"The time has come," the Walrus said,
"To talk of many things:
Of shoes—and ships—and sealing-wax—
Of cabbages—and kings—
And why the sea is boiling hot—
And whether pigs have wings."

[from Through the Looking-Glass and What Alice Found There, 1872 by Lewis Carroll]

Here is my cabbage on a plate on a table cloth. 

I have enhanced this comparison image to bring the cabbage tones up to the same level as my painted rendition, thereby almost loosing the pattern on the cloth; but if we keep the pattern, the cabbage is very dull.

In the painted image, the cloth could be a whole heap better, but at least you can see the pattern.

I find it interesting that the cabbage appears to breathe as you move the mouse in and out to see the lighting change.  When you  use different lighting directions during painting and then compare them in the merging phase, you can alter the perception of objects very easily.  I have found this useful in modelling people and faces.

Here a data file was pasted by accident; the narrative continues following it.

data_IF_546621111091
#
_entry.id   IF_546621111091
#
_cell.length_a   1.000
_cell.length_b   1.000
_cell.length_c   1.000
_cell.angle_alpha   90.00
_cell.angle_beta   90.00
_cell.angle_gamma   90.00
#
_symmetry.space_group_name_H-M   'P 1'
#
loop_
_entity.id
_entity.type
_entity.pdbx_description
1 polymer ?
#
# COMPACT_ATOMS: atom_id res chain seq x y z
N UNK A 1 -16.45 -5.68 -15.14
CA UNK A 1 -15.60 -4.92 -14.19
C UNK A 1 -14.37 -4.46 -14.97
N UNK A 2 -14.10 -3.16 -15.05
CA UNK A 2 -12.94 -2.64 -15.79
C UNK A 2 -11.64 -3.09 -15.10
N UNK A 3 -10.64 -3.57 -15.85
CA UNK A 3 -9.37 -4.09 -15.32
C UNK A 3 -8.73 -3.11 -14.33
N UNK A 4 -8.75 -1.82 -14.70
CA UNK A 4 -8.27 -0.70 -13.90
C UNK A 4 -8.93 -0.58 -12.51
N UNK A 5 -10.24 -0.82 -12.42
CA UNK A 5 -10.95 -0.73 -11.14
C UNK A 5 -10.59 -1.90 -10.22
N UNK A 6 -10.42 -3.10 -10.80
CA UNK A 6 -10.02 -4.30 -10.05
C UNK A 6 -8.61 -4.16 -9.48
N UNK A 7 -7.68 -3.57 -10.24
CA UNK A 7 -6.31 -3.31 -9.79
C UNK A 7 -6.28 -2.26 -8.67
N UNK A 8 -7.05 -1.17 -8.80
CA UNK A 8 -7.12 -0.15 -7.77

I just did 5 quick exposures to demonstrate the technique.

I used a LED panel (rather than a small torch), that I snooted/adapted to cast a 12" pool of light.  This is a pretty crude way to paint, but if I used a 1" light pool it would take around 40 shots to capture everything!
For my first exposure I placed the light behind and to the right to light the edge and put the veins into relief.

Notice that the plate shadow is not sharp as I was moving the light around during the 5 second exposure at f/22 at 200 ISO.

I've now moved higher and slightly forward to capture the relief of the front and rear leaf.  The plate shadow is much sharper as I did not move the light around very much. I can also combine the two shots to capture most of the plate with just a small bit of shadow left.
This shot is concentrating on the middle of the cabbage and is lit from behind and fairly low.  It will also allow me to fill in the bit of shadow left on the plate from the second shot.  When all these three exposures are combined there will be no shadow of the cabbage on the plate.